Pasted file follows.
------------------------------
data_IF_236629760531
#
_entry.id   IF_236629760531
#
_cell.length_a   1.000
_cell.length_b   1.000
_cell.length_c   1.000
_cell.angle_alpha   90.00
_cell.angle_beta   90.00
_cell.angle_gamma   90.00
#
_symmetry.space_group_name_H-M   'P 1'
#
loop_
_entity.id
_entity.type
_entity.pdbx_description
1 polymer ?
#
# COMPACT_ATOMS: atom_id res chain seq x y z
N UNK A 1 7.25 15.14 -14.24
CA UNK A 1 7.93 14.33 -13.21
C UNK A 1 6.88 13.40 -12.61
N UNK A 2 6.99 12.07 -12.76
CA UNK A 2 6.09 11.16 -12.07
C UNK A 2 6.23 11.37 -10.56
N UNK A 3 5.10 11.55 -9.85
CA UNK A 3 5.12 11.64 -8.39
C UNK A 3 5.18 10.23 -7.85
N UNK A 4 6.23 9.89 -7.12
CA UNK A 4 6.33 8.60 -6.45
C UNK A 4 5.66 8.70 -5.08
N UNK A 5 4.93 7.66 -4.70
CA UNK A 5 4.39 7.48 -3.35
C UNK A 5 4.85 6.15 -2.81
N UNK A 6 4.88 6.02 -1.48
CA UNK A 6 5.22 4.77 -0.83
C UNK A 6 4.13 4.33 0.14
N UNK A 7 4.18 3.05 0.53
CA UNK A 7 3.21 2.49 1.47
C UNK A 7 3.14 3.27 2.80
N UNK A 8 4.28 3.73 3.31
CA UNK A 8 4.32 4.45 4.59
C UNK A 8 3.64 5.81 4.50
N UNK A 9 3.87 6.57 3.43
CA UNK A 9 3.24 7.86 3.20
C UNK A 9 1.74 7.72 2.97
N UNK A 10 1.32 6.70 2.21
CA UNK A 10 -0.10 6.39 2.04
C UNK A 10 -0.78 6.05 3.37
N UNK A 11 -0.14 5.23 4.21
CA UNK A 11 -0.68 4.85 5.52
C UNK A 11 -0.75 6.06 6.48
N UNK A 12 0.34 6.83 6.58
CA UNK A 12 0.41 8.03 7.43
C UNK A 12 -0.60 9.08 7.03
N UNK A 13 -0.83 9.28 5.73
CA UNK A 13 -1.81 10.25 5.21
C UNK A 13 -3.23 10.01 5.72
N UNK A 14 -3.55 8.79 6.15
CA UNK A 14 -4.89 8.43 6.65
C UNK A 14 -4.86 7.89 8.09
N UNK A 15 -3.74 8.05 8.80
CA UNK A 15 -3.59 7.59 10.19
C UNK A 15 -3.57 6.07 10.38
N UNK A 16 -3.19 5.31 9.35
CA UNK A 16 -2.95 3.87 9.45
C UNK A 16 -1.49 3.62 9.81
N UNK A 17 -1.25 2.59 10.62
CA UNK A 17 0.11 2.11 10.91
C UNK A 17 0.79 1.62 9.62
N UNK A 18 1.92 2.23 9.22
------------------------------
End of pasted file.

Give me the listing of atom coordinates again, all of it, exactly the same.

data_IF_236629760531
#
_entry.id   IF_236629760531
#
_cell.length_a   1.000
_cell.length_b   1.000
_cell.length_c   1.000
_cell.angle_alpha   90.00
_cell.angle_beta   90.00
_cell.angle_gamma   90.00
#
_symmetry.space_group_name_H-M   'P 1'
#
loop_
_entity.id
_entity.type
_entity.pdbx_description
1 polymer ?
#
# COMPACT_ATOMS: atom_id res chain seq x y z
N UNK A 1 7.25 15.14 -14.24
CA UNK A 1 7.93 14.33 -13.21
C UNK A 1 6.88 13.40 -12.61
N UNK A 2 6.99 12.07 -12.76
CA UNK A 2 6.09 11.16 -12.07
C UNK A 2 6.23 11.37 -10.56
N UNK A 3 5.10 11.55 -9.85
CA UNK A 3 5.12 11.64 -8.39
C UNK A 3 5.18 10.23 -7.85
N UNK A 4 6.23 9.89 -7.12
CA UNK A 4 6.33 8.60 -6.45
C UNK A 4 5.66 8.70 -5.08
N UNK A 5 4.93 7.66 -4.70
CA UNK A 5 4.39 7.48 -3.35
C UNK A 5 4.85 6.15 -2.81
N UNK A 6 4.88 6.02 -1.48
CA UNK A 6 5.22 4.77 -0.83
C UNK A 6 4.13 4.33 0.14
N UNK A 7 4.18 3.05 0.53
CA UNK A 7 3.21 2.49 1.47
C UNK A 7 3.14 3.27 2.80
N UNK A 8 4.28 3.73 3.31
CA UNK A 8 4.32 4.45 4.59
C UNK A 8 3.64 5.81 4.50
N UNK A 9 3.87 6.57 3.43
CA UNK A 9 3.24 7.86 3.20
C UNK A 9 1.74 7.72 2.97
N UNK A 10 1.32 6.70 2.21
CA UNK A 10 -0.10 6.39 2.04
C UNK A 10 -0.78 6.05 3.37
N UNK A 11 -0.14 5.23 4.21
CA UNK A 11 -0.68 4.85 5.52
C UNK A 11 -0.75 6.06 6.48
N UNK A 12 0.34 6.83 6.58
CA UNK A 12 0.41 8.03 7.43
C UNK A 12 -0.60 9.08 7.03
N UNK A 13 -0.83 9.28 5.73
CA UNK A 13 -1.81 10.25 5.21
C UNK A 13 -3.23 10.01 5.72
N UNK A 14 -3.55 8.79 6.15
CA UNK A 14 -4.89 8.43 6.65
C UNK A 14 -4.86 7.89 8.09
N UNK A 15 -3.74 8.05 8.80
CA UNK A 15 -3.59 7.59 10.19
C UNK A 15 -3.57 6.07 10.38
N UNK A 16 -3.19 5.31 9.35
CA UNK A 16 -2.95 3.87 9.45
C UNK A 16 -1.49 3.62 9.81
N UNK A 17 -1.25 2.59 10.62
CA UNK A 17 0.11 2.11 10.91
C UNK A 17 0.79 1.62 9.62
N UNK A 18 1.92 2.23 9.22